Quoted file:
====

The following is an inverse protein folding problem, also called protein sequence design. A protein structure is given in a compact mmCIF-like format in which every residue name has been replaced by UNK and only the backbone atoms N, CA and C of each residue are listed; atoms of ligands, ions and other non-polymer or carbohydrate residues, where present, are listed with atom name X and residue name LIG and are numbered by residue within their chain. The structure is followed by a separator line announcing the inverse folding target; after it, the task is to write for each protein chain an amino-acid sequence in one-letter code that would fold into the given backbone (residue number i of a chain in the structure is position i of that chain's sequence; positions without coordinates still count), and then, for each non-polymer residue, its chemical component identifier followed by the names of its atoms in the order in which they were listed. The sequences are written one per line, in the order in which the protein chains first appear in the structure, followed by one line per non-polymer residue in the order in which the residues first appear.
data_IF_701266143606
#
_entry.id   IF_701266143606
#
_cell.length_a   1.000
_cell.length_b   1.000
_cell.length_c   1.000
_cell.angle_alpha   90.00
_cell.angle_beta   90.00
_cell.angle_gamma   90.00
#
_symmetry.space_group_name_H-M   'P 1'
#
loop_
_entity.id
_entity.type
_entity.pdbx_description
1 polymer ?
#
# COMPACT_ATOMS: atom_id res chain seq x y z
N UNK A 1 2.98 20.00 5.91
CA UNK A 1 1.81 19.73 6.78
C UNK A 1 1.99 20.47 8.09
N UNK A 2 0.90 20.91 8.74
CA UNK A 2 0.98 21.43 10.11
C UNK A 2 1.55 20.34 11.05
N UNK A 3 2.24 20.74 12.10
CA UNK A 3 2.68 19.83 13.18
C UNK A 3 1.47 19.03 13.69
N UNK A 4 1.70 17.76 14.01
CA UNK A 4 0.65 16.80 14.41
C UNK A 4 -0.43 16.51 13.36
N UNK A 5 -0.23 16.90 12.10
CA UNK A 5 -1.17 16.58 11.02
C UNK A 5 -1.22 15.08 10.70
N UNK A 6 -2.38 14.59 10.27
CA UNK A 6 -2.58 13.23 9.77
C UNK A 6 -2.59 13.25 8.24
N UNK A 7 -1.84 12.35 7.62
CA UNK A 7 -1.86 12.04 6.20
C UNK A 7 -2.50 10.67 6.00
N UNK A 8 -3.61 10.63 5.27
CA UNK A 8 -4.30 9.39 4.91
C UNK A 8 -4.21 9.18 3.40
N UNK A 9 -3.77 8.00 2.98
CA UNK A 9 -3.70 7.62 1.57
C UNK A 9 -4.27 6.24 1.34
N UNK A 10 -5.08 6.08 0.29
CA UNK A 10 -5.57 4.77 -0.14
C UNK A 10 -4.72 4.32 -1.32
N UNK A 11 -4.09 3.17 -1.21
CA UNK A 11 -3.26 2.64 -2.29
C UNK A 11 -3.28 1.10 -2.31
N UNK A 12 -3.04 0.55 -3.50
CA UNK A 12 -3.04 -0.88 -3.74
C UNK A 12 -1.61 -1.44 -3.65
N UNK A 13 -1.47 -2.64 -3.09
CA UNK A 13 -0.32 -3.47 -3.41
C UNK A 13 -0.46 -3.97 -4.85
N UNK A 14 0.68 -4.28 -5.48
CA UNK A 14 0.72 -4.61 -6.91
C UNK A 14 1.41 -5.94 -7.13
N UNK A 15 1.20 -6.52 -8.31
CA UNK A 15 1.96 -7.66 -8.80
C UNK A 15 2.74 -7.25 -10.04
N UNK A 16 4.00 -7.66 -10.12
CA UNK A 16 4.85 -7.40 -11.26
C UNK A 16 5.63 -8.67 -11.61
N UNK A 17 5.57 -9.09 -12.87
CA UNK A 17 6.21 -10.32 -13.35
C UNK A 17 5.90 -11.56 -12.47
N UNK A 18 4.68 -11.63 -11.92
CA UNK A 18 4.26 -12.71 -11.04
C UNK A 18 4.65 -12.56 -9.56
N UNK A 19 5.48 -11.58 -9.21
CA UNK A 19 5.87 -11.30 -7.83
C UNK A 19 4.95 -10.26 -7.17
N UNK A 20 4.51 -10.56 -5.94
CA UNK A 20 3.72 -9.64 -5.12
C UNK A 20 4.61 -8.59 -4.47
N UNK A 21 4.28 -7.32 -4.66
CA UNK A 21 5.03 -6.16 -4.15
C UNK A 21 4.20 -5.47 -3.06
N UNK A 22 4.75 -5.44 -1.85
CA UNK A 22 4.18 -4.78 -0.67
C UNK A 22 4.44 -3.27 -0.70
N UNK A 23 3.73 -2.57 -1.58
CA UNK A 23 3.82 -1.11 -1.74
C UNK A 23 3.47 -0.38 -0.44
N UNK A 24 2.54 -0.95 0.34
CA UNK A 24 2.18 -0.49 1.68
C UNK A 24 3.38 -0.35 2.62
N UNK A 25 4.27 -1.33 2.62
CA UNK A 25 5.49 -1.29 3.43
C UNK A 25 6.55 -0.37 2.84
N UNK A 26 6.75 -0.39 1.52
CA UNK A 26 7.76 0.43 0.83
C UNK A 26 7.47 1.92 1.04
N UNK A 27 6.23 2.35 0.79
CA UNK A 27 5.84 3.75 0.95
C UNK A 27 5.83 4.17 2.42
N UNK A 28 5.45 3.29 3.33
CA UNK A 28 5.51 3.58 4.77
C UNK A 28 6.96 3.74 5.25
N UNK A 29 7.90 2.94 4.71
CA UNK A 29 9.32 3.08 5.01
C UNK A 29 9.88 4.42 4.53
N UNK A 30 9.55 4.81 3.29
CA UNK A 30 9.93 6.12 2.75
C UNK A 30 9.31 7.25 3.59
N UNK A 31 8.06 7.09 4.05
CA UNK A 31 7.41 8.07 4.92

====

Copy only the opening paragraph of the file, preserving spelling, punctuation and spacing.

The following is an inverse protein folding problem, also called protein sequence design. A protein structure is given in a compact mmCIF-like format in which every residue name has been replaced by UNK and only the backbone atoms N, CA and C of each residue are listed; atoms of ligands, ions and other non-polymer or carbohydrate residues, where present, are listed with atom name X and residue name LIG and are numbered by residue within their chain. The structure is followed by a separator line announcing the inverse folding target; after it, the task is to write for each protein chain an amino-acid sequence in one-letter code that would fold into the given backbone (residue number i of a chain in the structure is position i of that chain's sequence; positions without coordinates still count), and then, for each non-polymer residue, its chemical component identifier followed by the names of its atoms in the order in which they were listed. The sequences are written one per line, in the order in which the protein chains first appear in the structure, followed by one line per non-polymer residue in the order in which the residues first appear.